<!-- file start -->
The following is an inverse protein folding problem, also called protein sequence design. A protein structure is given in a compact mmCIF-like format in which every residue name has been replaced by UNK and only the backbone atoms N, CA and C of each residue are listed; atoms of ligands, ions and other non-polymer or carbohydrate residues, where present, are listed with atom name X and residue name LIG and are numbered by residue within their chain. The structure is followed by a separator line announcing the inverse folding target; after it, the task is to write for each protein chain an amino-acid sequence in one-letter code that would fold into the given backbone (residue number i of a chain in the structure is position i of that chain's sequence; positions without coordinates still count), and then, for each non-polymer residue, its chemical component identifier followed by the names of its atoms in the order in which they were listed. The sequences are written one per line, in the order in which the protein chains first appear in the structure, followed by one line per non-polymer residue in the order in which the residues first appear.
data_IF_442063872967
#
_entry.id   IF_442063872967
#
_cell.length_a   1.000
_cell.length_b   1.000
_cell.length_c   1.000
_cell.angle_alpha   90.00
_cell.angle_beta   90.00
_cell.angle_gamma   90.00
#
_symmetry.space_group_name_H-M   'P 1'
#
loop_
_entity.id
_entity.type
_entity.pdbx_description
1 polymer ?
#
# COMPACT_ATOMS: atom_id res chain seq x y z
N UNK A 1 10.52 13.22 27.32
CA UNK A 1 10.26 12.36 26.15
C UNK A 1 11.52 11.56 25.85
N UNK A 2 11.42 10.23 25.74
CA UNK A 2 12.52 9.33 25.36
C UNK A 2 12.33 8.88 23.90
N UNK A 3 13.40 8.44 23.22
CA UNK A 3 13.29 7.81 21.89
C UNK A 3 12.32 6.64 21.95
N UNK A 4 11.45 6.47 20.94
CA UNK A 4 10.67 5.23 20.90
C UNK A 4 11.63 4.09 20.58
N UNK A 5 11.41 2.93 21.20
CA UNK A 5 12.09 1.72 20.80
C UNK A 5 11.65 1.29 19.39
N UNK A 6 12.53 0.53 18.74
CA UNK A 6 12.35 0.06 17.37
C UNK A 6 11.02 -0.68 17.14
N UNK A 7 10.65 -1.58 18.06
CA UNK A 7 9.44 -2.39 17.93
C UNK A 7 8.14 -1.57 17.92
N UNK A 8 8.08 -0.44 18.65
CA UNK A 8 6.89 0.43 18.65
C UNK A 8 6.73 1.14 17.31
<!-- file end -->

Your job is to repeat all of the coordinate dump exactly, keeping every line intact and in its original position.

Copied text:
The following is an inverse protein folding problem, also called protein sequence design. A protein structure is given in a compact mmCIF-like format in which every residue name has been replaced by UNK and only the backbone atoms N, CA and C of each residue are listed; atoms of ligands, ions and other non-polymer or carbohydrate residues, where present, are listed with atom name X and residue name LIG and are numbered by residue within their chain. The structure is followed by a separator line announcing the inverse folding target; after it, the task is to write for each protein chain an amino-acid sequence in one-letter code that would fold into the given backbone (residue number i of a chain in the structure is position i of that chain's sequence; positions without coordinates still count), and then, for each non-polymer residue, its chemical component identifier followed by the names of its atoms in the order in which they were listed. The sequences are written one per line, in the order in which the protein chains first appear in the structure, followed by one line per non-polymer residue in the order in which the residues first appear.
data_IF_442063872967
#
_entry.id   IF_442063872967
#
_cell.length_a   1.000
_cell.length_b   1.000
_cell.length_c   1.000
_cell.angle_alpha   90.00
_cell.angle_beta   90.00
_cell.angle_gamma   90.00
#
_symmetry.space_group_name_H-M   'P 1'
#
loop_
_entity.id
_entity.type
_entity.pdbx_description
1 polymer ?
#
# COMPACT_ATOMS: atom_id res chain seq x y z
N UNK A 1 10.52 13.22 27.32
CA UNK A 1 10.26 12.36 26.15
C UNK A 1 11.52 11.56 25.85
N UNK A 2 11.42 10.23 25.74
CA UNK A 2 12.52 9.33 25.36
C UNK A 2 12.33 8.88 23.90
N UNK A 3 13.40 8.44 23.22
CA UNK A 3 13.29 7.81 21.89
C UNK A 3 12.32 6.64 21.95
N UNK A 4 11.45 6.47 20.94
CA UNK A 4 10.67 5.23 20.90
C UNK A 4 11.63 4.09 20.58
N UNK A 5 11.41 2.93 21.20
CA UNK A 5 12.09 1.72 20.80
C UNK A 5 11.65 1.29 19.39
N UNK A 6 12.53 0.53 18.74
CA UNK A 6 12.35 0.06 17.37
C UNK A 6 11.02 -0.68 17.14
N UNK A 7 10.65 -1.58 18.06
CA UNK A 7 9.44 -2.39 17.93
C UNK A 7 8.14 -1.57 17.92
N UNK A 8 8.08 -0.44 18.65
CA UNK A 8 6.89 0.43 18.65
C UNK A 8 6.73 1.14 17.31